Under current law, it is a crime to loiter in a public place with the “intent” to commit a sex work-related offense. But this law can be broadly interpreted, and thus allows for discriminatory application against the LGBTQ community and people of color. Law enforcement can use a non-exhaustive list of circumstances to subjectively determine if someone “intends” to engage in sex work, including factors such as speaking with other pedestrians, being in an area where sex work has occurred before, wearing revealing clothing, or moving in a certain way.

Because current law regarding loitering is highly subjective and vague, law enforcement officers disproportionately profile and target Black and Brown transgender women by stopping and arresting people for discriminatory and inappropriate reasons. This is how Black and Brown transgender women get arrested and cited for simply walking on the street. It also gives law enforcement the ability to more easily target and arrest sex workers.

People in the LGBTQ, Black, and Brown communities report high rates of police misconduct throughout the United States and are disproportionately affected by police violence. Transgender people who have done street-based sex work are more than twice as likely to report physical assault by police officers and four times as likely to report sexual assault by police.

A Black person is 3.5 times more likely to be shot by police than a white person. These statistics are a daily reality that transgender, Black and Brown people face and lead to mistrust of law enforcement.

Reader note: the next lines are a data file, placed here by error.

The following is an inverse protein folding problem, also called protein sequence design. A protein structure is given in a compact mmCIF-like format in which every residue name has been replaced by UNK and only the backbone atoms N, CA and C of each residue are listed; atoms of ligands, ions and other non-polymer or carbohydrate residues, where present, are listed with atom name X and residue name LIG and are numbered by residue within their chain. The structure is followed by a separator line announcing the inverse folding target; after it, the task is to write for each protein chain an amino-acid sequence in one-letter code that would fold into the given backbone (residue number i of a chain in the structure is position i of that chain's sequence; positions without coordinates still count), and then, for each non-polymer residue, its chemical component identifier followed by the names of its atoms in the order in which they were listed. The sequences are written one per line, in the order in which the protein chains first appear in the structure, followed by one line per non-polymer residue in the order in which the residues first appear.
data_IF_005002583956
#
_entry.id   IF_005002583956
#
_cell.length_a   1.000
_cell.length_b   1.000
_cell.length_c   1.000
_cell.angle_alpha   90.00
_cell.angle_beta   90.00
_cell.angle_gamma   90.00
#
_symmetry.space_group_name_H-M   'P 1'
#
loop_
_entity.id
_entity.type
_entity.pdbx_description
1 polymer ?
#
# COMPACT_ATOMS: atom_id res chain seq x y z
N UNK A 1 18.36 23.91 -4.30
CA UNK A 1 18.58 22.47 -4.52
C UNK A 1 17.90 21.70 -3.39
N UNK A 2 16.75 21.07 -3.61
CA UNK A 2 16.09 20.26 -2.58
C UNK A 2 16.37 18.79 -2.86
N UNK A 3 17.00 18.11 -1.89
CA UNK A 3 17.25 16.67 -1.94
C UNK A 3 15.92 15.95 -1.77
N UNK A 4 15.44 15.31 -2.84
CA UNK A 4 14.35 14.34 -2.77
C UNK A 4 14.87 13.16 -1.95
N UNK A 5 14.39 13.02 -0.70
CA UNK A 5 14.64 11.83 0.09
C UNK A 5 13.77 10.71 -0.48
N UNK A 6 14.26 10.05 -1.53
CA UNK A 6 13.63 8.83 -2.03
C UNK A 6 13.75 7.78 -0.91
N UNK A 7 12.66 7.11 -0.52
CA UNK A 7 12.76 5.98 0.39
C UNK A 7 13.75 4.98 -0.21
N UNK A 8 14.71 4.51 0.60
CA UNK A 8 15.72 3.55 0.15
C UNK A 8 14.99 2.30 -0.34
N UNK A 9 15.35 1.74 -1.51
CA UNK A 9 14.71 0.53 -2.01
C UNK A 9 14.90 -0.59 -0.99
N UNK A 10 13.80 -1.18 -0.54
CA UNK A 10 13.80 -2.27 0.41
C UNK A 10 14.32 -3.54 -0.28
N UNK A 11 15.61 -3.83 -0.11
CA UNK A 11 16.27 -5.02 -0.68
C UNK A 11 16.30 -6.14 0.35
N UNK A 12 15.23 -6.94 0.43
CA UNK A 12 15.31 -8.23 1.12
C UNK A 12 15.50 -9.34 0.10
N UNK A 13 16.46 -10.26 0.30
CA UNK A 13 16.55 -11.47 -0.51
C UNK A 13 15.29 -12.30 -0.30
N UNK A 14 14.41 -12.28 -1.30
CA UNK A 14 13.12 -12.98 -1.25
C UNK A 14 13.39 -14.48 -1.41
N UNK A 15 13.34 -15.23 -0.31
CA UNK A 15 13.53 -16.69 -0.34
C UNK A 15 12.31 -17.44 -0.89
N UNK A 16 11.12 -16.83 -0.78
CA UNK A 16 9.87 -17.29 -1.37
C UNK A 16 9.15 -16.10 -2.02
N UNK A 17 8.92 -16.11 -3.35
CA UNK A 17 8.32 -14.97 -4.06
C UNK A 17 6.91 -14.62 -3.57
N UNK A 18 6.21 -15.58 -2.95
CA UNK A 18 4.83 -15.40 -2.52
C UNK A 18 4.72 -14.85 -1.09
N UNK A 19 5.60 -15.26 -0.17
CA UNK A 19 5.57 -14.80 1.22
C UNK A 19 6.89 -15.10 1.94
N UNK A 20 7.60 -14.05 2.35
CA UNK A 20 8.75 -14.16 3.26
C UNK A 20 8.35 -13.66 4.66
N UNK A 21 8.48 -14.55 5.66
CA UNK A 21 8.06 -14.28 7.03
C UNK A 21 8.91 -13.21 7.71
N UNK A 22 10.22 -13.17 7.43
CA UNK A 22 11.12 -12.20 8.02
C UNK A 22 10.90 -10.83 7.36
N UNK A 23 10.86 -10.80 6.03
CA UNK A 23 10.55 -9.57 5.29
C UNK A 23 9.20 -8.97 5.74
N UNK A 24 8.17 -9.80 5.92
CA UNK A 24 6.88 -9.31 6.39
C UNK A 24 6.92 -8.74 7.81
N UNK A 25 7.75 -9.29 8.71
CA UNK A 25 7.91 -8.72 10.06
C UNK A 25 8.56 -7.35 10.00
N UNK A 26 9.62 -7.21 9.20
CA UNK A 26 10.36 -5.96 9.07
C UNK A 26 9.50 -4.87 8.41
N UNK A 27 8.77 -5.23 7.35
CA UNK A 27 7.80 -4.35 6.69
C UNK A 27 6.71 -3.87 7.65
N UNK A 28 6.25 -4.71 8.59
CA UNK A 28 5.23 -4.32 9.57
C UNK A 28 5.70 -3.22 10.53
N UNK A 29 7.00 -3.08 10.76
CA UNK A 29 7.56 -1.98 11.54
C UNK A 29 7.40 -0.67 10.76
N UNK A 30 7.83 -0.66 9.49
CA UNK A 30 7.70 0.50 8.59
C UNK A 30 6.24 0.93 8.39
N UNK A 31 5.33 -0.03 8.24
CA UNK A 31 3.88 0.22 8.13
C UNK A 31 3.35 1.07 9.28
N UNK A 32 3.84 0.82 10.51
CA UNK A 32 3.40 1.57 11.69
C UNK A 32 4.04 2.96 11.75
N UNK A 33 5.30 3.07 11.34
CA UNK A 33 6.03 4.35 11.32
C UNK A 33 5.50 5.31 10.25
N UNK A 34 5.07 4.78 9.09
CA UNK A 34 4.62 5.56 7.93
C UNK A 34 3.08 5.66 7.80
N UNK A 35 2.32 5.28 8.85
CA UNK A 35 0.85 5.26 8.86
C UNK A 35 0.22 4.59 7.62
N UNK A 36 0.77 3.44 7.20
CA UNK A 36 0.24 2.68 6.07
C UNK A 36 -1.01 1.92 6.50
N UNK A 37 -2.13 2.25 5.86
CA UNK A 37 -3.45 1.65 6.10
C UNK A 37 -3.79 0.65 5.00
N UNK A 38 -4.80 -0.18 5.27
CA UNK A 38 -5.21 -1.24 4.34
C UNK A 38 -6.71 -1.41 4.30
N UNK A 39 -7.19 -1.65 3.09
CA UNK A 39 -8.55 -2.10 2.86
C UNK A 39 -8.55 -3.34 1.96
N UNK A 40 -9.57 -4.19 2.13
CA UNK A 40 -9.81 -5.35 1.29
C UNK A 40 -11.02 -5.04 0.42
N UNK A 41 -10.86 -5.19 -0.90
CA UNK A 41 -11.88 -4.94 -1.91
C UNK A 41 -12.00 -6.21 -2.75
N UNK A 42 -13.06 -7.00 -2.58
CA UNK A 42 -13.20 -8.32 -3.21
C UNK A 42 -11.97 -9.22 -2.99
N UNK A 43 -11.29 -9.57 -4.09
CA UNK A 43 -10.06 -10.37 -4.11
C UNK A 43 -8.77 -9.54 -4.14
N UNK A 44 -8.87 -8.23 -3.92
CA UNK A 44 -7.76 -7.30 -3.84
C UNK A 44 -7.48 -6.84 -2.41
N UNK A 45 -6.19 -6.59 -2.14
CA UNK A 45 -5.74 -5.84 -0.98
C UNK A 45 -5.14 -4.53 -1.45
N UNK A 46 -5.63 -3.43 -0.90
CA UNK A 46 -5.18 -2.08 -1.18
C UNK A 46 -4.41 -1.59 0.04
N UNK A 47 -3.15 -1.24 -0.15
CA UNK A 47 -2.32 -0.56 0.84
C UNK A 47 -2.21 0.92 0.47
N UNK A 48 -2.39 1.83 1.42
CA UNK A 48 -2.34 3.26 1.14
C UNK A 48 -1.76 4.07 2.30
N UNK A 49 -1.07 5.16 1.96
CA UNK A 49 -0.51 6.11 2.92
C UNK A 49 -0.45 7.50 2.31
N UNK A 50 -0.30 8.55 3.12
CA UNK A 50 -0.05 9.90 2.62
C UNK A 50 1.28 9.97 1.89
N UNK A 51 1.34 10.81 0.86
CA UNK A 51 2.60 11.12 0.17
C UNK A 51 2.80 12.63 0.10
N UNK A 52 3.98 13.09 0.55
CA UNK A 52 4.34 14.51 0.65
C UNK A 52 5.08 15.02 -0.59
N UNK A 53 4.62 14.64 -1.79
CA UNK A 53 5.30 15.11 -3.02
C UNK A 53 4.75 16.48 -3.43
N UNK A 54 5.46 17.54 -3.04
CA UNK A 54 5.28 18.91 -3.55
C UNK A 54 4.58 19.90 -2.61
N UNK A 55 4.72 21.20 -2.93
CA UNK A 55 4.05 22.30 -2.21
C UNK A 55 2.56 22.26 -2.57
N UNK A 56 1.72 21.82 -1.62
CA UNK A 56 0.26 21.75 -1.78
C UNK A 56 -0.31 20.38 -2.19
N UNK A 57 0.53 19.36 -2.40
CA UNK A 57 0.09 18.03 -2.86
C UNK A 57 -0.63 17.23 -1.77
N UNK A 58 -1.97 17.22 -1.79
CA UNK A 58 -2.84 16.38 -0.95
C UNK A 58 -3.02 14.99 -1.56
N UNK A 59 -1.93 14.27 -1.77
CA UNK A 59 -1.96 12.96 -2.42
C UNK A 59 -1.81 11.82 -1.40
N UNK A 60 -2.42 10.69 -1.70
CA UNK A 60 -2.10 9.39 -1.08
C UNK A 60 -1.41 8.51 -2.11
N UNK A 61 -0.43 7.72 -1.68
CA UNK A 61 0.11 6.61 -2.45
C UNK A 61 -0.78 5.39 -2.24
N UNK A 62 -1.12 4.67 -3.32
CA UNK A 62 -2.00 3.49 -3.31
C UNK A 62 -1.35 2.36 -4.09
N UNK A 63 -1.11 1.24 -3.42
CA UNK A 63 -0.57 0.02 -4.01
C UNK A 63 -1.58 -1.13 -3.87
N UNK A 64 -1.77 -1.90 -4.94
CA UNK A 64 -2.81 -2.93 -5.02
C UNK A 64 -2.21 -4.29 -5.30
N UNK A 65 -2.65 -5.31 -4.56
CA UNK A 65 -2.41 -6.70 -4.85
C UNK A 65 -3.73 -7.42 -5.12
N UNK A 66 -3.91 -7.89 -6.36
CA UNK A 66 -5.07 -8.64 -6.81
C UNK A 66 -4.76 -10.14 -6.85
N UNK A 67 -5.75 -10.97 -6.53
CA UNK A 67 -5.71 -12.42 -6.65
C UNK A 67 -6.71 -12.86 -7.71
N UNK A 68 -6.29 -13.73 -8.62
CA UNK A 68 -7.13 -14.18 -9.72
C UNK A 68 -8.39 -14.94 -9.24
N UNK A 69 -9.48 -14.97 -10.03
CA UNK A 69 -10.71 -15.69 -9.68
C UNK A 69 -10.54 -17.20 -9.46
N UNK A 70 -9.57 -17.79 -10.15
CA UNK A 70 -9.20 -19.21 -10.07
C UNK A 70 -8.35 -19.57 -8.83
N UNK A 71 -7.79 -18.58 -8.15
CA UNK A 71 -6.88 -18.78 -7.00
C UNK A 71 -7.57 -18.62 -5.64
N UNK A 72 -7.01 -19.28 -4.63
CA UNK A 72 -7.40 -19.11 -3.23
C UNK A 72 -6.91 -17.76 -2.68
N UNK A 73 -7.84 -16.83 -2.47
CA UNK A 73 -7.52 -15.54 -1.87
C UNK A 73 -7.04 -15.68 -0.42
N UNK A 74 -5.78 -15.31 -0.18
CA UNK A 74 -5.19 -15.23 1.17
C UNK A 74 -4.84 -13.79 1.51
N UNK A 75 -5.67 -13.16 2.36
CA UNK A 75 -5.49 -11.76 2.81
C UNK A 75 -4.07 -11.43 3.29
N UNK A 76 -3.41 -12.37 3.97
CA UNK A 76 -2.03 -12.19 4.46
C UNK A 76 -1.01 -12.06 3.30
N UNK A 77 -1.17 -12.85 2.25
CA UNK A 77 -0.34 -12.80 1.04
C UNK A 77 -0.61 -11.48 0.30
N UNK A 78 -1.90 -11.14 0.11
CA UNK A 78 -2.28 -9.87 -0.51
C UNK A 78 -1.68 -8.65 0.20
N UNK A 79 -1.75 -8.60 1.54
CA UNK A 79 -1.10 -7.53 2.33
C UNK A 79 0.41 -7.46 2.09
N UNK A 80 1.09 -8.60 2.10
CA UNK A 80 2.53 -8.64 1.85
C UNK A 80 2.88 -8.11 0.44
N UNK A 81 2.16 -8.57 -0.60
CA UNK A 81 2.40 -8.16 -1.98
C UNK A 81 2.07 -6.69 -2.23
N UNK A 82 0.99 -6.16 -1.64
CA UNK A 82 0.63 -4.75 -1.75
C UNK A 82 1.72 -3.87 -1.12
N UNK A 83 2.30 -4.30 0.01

SB 357 will repeal a discriminatory law that makes it a crime to loiter with the intent to engage in sex work, given that it fails to prevent street-based sex work and disproportionately results in the criminalization of transgender people and communities of color.

“This Pride Month, as we see a surge in violence against and harassment of the LGTBQ community, it is more important than ever to get rid of a law that targets our community,” said Wiener. “Current law essentially allows law enforcement to target and arrest people if they are wearing tight clothes or a lot of make-up. Many of those impacted by this law are Black and Brown trans women. Pride isn’t just about rainbow flags and parades. It’s about protecting the most marginalized in our community. I urge Governor Newsom to sign SB 357.”

“SB 357 repeals a Jim Crow law that criminalized Black and trans people in public spaces,” said Fatima Shabazz of the DecrimSexWorkCA Coalition.

“We hope that the Safer Streets for All Act will help people understand how policing does not create public safety, and will immediately deprive police of one tool they use to harass and oppress folks based on race and gender,” said Ashley Madness of SWOP LA and the DecrimSexWorkCA Coalition.

“Ahora nosotros nos sentimos libre de caminar en la calle sin miedo que la policia nos vaya a arrestar,” (Now we can walk free on the streets without fear of the police arresting us,”) said Lisseth Sánchez of St. James Infirmary and the DecrimSexWorkCA